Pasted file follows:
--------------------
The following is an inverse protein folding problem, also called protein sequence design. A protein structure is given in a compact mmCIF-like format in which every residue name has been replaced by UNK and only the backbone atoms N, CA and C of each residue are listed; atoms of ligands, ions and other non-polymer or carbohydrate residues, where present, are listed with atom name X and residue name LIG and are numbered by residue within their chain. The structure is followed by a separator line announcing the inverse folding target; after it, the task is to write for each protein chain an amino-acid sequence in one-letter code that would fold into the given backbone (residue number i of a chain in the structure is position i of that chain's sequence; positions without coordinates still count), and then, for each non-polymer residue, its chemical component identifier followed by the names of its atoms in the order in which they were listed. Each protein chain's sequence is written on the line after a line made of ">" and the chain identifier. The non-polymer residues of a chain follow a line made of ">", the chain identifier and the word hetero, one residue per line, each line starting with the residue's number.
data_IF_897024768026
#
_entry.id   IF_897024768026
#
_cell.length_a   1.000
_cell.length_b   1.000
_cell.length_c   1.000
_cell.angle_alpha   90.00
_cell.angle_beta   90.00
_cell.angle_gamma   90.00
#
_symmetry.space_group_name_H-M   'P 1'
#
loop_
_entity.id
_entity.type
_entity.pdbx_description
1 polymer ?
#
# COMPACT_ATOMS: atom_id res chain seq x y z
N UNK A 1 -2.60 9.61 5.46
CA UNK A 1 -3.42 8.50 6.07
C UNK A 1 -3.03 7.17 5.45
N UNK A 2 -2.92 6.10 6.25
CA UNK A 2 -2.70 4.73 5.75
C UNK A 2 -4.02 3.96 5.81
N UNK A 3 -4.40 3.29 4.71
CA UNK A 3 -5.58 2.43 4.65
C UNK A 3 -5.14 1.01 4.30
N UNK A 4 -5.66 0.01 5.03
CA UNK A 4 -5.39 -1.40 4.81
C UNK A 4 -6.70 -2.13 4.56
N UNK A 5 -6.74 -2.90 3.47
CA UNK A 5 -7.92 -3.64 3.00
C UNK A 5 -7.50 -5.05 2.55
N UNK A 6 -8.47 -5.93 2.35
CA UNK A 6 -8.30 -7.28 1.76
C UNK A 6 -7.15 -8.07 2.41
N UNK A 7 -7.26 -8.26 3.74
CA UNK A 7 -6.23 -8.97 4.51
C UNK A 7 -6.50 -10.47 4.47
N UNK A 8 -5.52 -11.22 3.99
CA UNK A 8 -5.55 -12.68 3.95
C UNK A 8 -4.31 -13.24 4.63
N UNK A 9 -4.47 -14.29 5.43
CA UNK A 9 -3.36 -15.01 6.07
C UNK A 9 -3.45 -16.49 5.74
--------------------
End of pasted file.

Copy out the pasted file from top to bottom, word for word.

The following is an inverse protein folding problem, also called protein sequence design. A protein structure is given in a compact mmCIF-like format in which every residue name has been replaced by UNK and only the backbone atoms N, CA and C of each residue are listed; atoms of ligands, ions and other non-polymer or carbohydrate residues, where present, are listed with atom name X and residue name LIG and are numbered by residue within their chain. The structure is followed by a separator line announcing the inverse folding target; after it, the task is to write for each protein chain an amino-acid sequence in one-letter code that would fold into the given backbone (residue number i of a chain in the structure is position i of that chain's sequence; positions without coordinates still count), and then, for each non-polymer residue, its chemical component identifier followed by the names of its atoms in the order in which they were listed. Each protein chain's sequence is written on the line after a line made of ">" and the chain identifier. The non-polymer residues of a chain follow a line made of ">", the chain identifier and the word hetero, one residue per line, each line starting with the residue's number.
data_IF_897024768026
#
_entry.id   IF_897024768026
#
_cell.length_a   1.000
_cell.length_b   1.000
_cell.length_c   1.000
_cell.angle_alpha   90.00
_cell.angle_beta   90.00
_cell.angle_gamma   90.00
#
_symmetry.space_group_name_H-M   'P 1'
#
loop_
_entity.id
_entity.type
_entity.pdbx_description
1 polymer ?
#
# COMPACT_ATOMS: atom_id res chain seq x y z
N UNK A 1 -2.60 9.61 5.46
CA UNK A 1 -3.42 8.50 6.07
C UNK A 1 -3.03 7.17 5.45
N UNK A 2 -2.92 6.10 6.25
CA UNK A 2 -2.70 4.73 5.75
C UNK A 2 -4.02 3.96 5.81
N UNK A 3 -4.40 3.29 4.71
CA UNK A 3 -5.58 2.43 4.65
C UNK A 3 -5.14 1.01 4.30
N UNK A 4 -5.66 0.01 5.03
CA UNK A 4 -5.39 -1.40 4.81
C UNK A 4 -6.70 -2.13 4.56
N UNK A 5 -6.74 -2.90 3.47
CA UNK A 5 -7.92 -3.64 3.00
C UNK A 5 -7.50 -5.05 2.55
N UNK A 6 -8.47 -5.93 2.35
CA UNK A 6 -8.30 -7.28 1.76
C UNK A 6 -7.15 -8.07 2.41
N UNK A 7 -7.26 -8.26 3.74
CA UNK A 7 -6.23 -8.97 4.51
C UNK A 7 -6.50 -10.47 4.47
N UNK A 8 -5.52 -11.22 3.99
CA UNK A 8 -5.55 -12.68 3.95
C UNK A 8 -4.31 -13.24 4.63
N UNK A 9 -4.47 -14.29 5.43
CA UNK A 9 -3.36 -15.01 6.07
C UNK A 9 -3.45 -16.49 5.74